GPS devices and systems spread

Innovative consumer devices create a wealth of new applications, and new problems for the manufacturers

GPS satellite technology is becoming increasingly important as it is being embedded in an ever-wider range of mobile consumer devices to enable navigation and location-based services. While GPS handsets and in-vehicle navigation systems will remain the most lucrative markets, industrial applications such as network timing, land surveying, and machine control are quickly gaining momentum. By 2013 global navigation satellite system (GNSS) end-user devices and systems will generate $US240 billion a year.

"The implementation of GPS technology in mobile consumer devices such as handsets and digital cameras, and its indoor use, pose some important challenges," said ABI Research's principal analyst Dominique Bonte. "GPS technology was designed for outdoor use and specific military applications, and its weak signals and long fix times are not well-suited to indoor environments and mobile devices such as digital cameras with their low power consumption and always-on requirements."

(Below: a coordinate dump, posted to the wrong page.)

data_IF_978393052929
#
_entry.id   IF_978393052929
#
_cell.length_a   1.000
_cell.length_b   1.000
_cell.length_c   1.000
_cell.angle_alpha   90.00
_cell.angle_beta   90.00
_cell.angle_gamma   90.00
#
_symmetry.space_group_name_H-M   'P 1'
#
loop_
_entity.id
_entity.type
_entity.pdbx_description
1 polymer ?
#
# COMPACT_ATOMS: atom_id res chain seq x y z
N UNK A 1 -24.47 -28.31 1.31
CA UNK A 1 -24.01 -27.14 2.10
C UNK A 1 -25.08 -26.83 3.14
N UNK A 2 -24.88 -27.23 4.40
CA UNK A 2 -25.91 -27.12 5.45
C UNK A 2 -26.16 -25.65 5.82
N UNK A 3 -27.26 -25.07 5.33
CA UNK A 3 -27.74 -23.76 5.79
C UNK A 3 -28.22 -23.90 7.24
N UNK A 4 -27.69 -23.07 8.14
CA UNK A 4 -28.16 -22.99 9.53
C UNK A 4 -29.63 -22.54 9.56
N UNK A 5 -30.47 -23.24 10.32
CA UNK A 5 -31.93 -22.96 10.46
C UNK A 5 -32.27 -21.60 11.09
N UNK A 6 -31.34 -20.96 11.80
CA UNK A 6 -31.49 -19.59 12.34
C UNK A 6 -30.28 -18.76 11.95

Innovative workaround solutions based on the post-processing of the GPS signal are being developed, as is the use of assisted-GPS technology to provide location and satellite data to connected devices for faster fixes and better coverage. For deep indoor environments GPS will have to be complemented with alternative positioning technologies such as Wi-Fi, motion sensors or even TV broadcast signals.

Len Rust is publisher of The Rust Report

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Len Rust

Computerworld
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